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Canada’s turbine decision could weaken united sanctions front against Russia

These translations are done via Google Translate

WASHINGTON — Canada’s decision to allow newly repaired turbines vital to a key natural gas pipeline in Europe to be sent back to Germany risks undermining a united global effort to punish Russia for its war in Ukraine, retired general Rick Hillier said Tuesday.

Hillier, the outspoken former chief of the defence staff, said he fears the controversial decision could be “the straw that broke the camel’s back” when it comes to weakening the West’s united economic front against Russian President Vladimir Putin.

“Russia is going to see this as a sign of encouragement, that there will be decisions made that will benefit them as we go along the route,” Hillier told an online panel hosted by the Ukrainian World Congress.

Hillier is heading up a new advisory council for the congress comprising three of his former “battle buddies”: retired U.S. generals Wesley Clark and David Petraeus, as well as Dick Lodewijk Berlijn, former chief of defence for the Netherlands.

The federal government in Ottawa agreed earlier this month to grant a temporary exemption to its sanctions in order to send back the turbines, which are critical to the operation of the Russian state-owned Nord Stream 1 pipeline.

That conduit is a vital source of natural gas for Germany, which is how Canada justified the decision in the face of a concerted an ongoing effort in the western world, led by the U.S., to boycott Russian energy.

Hillier said he fears the war in Ukraine is gradually fading from view amid other public priorities, including record levels of inflation and summer vacation plans after more than two years of the COVID-19 pandemic.

“In hindsight, it may be seen as the straw that broke the camel’s back, and we may start to see a relenting of pressure from NATO and from the West in general,” he said.

He cited the example of Russia’s 2014 annexation of the Crimean Peninsula, a show of force that was initially greeted by a similar outcry, as well as a campaign of economic punishment that eventually faded away.

“In this case, I’m worried in hindsight that the turbine decision might be the trigger that causes that to start occurring now,” Hillier said.

“Instead of going upwards and onwards with more and more sanctions, that this might be the straw that causes it to turn downwards.”

Canada’s July 9 decision was backed in convincing fashion by the U.S. State Department, which called it the right move because it would allow Europe to fortify its natural gas reserves in the short term.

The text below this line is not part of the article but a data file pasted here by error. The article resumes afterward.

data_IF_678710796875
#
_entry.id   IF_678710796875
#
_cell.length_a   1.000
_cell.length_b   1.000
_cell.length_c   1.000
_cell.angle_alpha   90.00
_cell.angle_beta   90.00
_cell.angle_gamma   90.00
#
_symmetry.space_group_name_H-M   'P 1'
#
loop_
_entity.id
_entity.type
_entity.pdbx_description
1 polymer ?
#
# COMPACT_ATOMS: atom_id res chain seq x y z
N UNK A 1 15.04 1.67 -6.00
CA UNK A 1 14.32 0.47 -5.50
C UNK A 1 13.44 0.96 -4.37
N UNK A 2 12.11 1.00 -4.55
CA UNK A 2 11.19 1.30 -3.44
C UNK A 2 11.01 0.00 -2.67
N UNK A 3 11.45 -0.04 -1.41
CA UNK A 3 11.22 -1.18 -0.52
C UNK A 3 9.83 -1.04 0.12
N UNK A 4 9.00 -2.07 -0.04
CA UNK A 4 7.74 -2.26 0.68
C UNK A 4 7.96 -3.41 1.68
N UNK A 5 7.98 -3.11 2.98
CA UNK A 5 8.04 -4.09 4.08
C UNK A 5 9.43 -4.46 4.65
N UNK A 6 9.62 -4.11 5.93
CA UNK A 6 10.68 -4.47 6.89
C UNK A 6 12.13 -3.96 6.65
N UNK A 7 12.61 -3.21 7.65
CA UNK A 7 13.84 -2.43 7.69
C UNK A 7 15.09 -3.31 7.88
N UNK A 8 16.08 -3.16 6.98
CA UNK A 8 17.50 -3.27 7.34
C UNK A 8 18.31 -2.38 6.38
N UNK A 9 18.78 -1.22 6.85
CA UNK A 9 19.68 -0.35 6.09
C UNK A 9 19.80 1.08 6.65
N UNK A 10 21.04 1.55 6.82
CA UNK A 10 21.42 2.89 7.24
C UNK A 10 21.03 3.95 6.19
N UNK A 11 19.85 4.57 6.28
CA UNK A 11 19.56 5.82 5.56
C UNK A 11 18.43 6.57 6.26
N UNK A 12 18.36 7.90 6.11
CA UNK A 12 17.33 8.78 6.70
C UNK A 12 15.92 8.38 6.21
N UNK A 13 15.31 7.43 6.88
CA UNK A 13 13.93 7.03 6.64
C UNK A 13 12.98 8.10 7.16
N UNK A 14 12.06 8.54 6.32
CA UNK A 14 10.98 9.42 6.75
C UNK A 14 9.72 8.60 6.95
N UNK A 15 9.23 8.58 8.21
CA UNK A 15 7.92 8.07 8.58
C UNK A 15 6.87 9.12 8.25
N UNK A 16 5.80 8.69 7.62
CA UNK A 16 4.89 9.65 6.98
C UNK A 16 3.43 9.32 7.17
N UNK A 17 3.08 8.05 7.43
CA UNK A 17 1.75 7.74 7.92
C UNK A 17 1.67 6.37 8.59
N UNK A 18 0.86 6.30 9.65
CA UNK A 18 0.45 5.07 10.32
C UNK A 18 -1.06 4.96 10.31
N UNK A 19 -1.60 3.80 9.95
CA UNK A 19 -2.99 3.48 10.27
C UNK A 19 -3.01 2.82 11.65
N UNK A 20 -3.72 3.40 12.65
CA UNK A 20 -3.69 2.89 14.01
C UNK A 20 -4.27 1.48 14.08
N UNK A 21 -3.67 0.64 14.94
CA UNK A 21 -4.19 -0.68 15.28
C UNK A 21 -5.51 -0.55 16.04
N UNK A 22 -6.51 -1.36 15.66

That may be why both Clark and Petraeus, while doing their best to navigate a diplomatically fine line, supported Canada’s call.

“I think Canada weighed all of the the options, the information, the pros and the cons, and ultimately made a decision that I think was in the best interests of all involved,” Petraeus said.

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“If a major country like Germany is deprived of its energy, the cohesion … (and) the unity that has been truly extraordinary since the invasion of Ukraine is going to be a potential casualty, as well.”

Clark, too, suggested that the greater danger would have been do to something that could have threatened the unity within NATO in particular and Europe in general — something Putin hadn’t counted on when he launched the invasion in February.

“The key to this is to understand that you have to have resilience, you have to bend but not break, you have to endure the bumps in the road and still keep the pressure on Russia for the long term,” he said.

“It does require the art of diplomacy and compromise.”

Prime Minister Justin Trudeau has defended the decision on the basis that Germany, an important NATO ally, relies on the natural gas the pipeline provides.

Ukrainian President Volodomyr Zelenskyy has denounced the move as “absolutely unacceptable.”

Germany’s biggest importer of Russian gas has been notified by Russia’s Gazprom claiming “force majeure” — events beyond its control — as the reason for past and current shortfalls in gas deliveries, a claim that the importer rejected.

Gazprom reduced gas deliveries through Nord Stream 1 to Germany by 60 per cent last month, citing alleged technical problems involving the turbines Siemens Energy sent to Canada for overhaul.

German politicians have dismissed the decision as a political gambit by the Kremlin to sow uncertainty and further push up energy prices, insisting that the turbine in question wasn’t earmarked for use until September anyway.

Nord Stream 1 shut down altogether for annual maintenance on July 11. German officials are concerned that Russia may not resume gas deliveries at all after the scheduled end of that work Thursday, using technical reasons as a pretext.

Trudeau stood by his government’s decision Tuesday, even as he avoided directly answering questions about what good it may have done considering that risk.

“Russia will not succeed in either weaponizing its energy or dividing our allies amongst ourselves,” he said.

“This decision was a difficult one, but it was the right one to ensure that we continue to all stand together against Putin’s illegal war in support of Ukraine.”

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